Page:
Title:
Method of spheridizing silicon metal powders
United States Patent 6780219
Abstract:
A method for spheridizing silicon metal particles is described. The method involves injecting irregular silicon metal particles into a high-temperature plasma reactor to melt at least 50 weight percent of the particles. The molten droplets are solidified to form substantially spherical silicon particles having a thin SiO coating which may be removed by treating with a weak hydroxide solution.


Inventors:
Singh, Raj P. (Sayre, PA)
Houck, David L. (Towanda, PA)
Kopatz, Nelson E. (Sayre, PA)
Pierce, Michael R. (Towanda, PA)
Braymiller, Scott A. (Troy, PA)
Application Number:
10/189620
Publication Date:
08/24/2004
Filing Date:
07/03/2002
Assignee:
Osram Sylvania Inc. (Danvers, MA)
Primary Class:
Other Classes:
264/15
International Classes:
C01B33/02; C30B15/00; C30B29/66; (IPC1-7): B22F1/00
Field of Search:
75/342, 264/15
View Patent Images:
Primary Examiner:
Theisen, Mary Lynn
Attorney, Agent or Firm:
Clark, Robert F.
Claims:
We claim:

1. A method for spheridizing silicon powders comprising: (a) entraining silicon metal particles having an irregular morphology in a gas stream; (b) injecting the entrained particles into a plasma reactor containing a reducing atmosphere; (c) melting at least 50% by weight of the silicon metal particles to form molten droplets; (d) solidifying the droplets to form substantially spherical silicon metal particles, the substantially spherical silicon metal particles have a coating of SiO; and (e) treating the substantially spherical silicon metal particles with a hydroxide solution.

2. The method of claim 1 wherein the pH of the hydroxide solution is from about 8 to about 11.

3. The method of claim 1 where the reducing atmosphere is a mixture of argon and hydrogen gases.

4. The method of claim 1 wherein the treated particles have an oxygen content less than about 1000 ppm.

5. The method of claim 1 wherein the irregular silicon particles are injected into the plasma reactor at a rate of at least about 10 pounds per hour.

6. A method for spheridizing silicon powders comprising: (a) entraining silicon metal particles having an irregular morphology in a gas stream; (b) injecting the entrained particles into a plasma reactor containing a reducing atmosphere; (c) melting at least 50% by weight of the silicon metal particles to form molten droplets; (d) solidifying the droplets to form substantially spherical silicon metal particles; (e) treating the substantially spherical silicon metal particles with a sodium hydroxide solution having a pH of from about 8 to about 10.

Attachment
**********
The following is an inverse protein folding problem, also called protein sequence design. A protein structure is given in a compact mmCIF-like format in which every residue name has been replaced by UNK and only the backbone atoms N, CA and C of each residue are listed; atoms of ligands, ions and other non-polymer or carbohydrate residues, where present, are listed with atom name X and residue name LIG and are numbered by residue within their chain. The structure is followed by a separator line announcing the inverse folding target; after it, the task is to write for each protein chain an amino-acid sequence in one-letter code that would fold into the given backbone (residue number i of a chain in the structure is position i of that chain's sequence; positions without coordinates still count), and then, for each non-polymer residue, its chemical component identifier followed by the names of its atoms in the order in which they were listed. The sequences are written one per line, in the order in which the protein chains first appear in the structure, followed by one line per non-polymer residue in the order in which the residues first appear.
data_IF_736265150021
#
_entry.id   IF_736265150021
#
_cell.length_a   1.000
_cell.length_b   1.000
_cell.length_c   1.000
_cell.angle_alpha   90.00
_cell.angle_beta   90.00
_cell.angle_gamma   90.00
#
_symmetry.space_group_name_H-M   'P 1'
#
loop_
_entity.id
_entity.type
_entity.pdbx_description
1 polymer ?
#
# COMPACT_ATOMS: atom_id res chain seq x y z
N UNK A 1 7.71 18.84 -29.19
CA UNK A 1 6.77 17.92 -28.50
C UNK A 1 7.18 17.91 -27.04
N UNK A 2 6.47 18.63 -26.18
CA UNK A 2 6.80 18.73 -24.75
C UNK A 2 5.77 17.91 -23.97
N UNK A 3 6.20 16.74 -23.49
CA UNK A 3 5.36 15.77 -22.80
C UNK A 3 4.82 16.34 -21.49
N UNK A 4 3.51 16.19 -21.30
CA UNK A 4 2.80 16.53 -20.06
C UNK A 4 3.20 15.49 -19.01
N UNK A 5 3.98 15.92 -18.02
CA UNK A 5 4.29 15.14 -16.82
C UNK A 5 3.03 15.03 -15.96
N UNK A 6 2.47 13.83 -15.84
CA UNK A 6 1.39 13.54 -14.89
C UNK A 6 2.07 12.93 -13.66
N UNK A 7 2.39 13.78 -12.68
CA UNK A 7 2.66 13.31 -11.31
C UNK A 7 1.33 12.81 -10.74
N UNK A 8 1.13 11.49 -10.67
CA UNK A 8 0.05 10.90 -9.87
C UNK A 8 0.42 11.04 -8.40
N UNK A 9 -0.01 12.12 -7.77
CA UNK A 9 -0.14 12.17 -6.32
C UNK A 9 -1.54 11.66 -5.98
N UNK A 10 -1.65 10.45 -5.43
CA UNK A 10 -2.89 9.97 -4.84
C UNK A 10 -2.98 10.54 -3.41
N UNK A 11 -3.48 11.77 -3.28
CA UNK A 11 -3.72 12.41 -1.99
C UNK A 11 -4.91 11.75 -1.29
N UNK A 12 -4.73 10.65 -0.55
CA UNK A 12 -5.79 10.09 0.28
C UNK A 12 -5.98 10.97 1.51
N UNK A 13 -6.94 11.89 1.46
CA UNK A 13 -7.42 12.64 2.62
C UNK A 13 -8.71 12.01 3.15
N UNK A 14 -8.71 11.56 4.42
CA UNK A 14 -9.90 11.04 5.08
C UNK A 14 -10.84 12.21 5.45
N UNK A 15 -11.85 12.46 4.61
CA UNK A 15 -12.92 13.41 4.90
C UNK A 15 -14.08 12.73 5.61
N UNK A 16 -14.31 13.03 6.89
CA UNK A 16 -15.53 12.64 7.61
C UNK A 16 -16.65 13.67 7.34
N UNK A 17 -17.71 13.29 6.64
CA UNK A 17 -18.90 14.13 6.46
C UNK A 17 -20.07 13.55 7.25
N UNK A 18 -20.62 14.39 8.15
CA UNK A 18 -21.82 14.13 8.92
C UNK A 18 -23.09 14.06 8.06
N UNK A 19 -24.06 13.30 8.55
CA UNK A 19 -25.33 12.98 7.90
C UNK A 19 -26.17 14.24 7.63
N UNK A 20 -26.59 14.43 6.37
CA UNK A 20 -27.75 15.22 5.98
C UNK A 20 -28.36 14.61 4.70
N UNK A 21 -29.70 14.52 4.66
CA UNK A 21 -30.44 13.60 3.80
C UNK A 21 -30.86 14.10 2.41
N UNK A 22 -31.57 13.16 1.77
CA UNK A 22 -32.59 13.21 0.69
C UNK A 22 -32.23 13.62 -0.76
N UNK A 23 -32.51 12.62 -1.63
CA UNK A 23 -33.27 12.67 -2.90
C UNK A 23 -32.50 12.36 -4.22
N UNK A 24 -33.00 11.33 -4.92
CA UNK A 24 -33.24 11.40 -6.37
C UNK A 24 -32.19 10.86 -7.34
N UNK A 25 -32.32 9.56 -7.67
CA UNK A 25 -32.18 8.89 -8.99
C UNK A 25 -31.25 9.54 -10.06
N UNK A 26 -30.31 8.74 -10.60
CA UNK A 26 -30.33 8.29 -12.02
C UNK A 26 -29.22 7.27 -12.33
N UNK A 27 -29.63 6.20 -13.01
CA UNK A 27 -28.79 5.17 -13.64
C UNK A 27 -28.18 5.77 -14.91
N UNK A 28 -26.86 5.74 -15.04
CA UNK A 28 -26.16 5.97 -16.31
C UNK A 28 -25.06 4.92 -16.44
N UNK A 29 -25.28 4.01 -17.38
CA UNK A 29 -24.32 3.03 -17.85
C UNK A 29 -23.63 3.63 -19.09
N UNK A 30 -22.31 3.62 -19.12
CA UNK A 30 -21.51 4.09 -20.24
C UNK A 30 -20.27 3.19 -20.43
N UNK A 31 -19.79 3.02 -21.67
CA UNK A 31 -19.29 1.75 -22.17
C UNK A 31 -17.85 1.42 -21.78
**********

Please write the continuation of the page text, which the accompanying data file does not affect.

7. The method of claim 6 wherein the treated particles have an oxygen content less than about 1000 ppm.

8. The method of claim 6 wherein the reducing atmosphere is a mixture of argon and hydrogen.

9. The method of claim 6 wherein the irregular silicon particles are injected into the plasma reactor at a rate of at least about 10 pounds per hour.

Description:

TECHNICAL FIELD

The present invention relates generally to the silicon metal powders and methods for producing such powders. In particular, this invention relates to methods of making silicon metal powders wherein the silicon particles have a spherical morphology. In another aspect, this invention relates to methods of controlling the surface chemistry of silicon metal powders.

BACKGROUND ART

Silicon metal is produced commercially by carbothermal reduction of silicon oxide in electric furnaces. The molten silicon is tapped from the furnaces and usually cast into the form of large blocks of silicon metal. Silicon powders are then produced by mechanically crushing and grinding the blocks to produce irregularly shaped particles. Silicon powders may also be made directly by atomizing the molten silicon metal tapped from the reduction furnaces as described in U.S. Pat. No. 5,128,116. Silicon metal powders are used in a number of different applications such as semiconductors, solar cells, rocket fuel, high purity alloys and nuclear fuel applications. Many of these applications require one or more of the following properties: high purity, high crystallinity, or a spherical particle morphology.

Spherical silicon particles have been made by a number of processes. For example, in one method, U.S. Pat. No. 4,637,855 describes the fabrication of silicon spheres by heating a slurry of metallurgical grade silicon on the surface of a high temperature substrate. The substrate and the silicon are heated beyond the melting point of silicon causing beads of silicon to appear. These beads form spheres due to the high cohesion of silicon. The spheres are cooled whereupon they crystallize and are removed from the substrate surface.

In another method, U.S. Pat. No. 5,069,740 describes making single crystal silicon spheres by oxidizing the surfaces of silicon particles and then melting the particles to cause impurities to enter into the silicon dioxide skin. The molten particles tend to become more spherical because of surface tension forces. The molten spheres are cooled and then etched with hydrofluoric acid to remove the silicon oxide skin and the impurities contained therein. The steps are then repeated to obtain the desired purity. An intermediate shotting step can be used to form uniform particle sizes.

In yet another method, U.S. Pat. No. 5,817,173, spherical silicon crystals are formed by melting the tips of projections formed integrally on an silicon crystal base.

SUMMARY OF THE INVENTION

It is an object of the invention to obviate the disadvantages of the prior art.

It is another object of the invention to provide a method for making substantially spherical silicon metal particles having a low oxygen content.

It is a further object of the invention to provide a method for spheridizing silicon metal particles at a high rate of throughput.

In accordance with one object the invention, there is provided a method for spheridizing silicon powders comprising:

(a) entraining silicon metal particles having an irregular morphology in a gas stream;

(b) injecting the entrained particles into a plasma reactor containing a reducing atmosphere;

(c) melting at least 50% by weight of the silicon metal particles to form molten droplets; and

(d) solidifying the droplets to form substantially spherical silicon metal particles.

In accordance with another object of the invention, the irregular silicon particles are injected into the plasma reactor at a rate of at least about 10 pounds per hour.

In accordance with another object of the invention, the method is capable of making substantially spherical silicon metal particles having an oxygen content less than about 1000 ppm.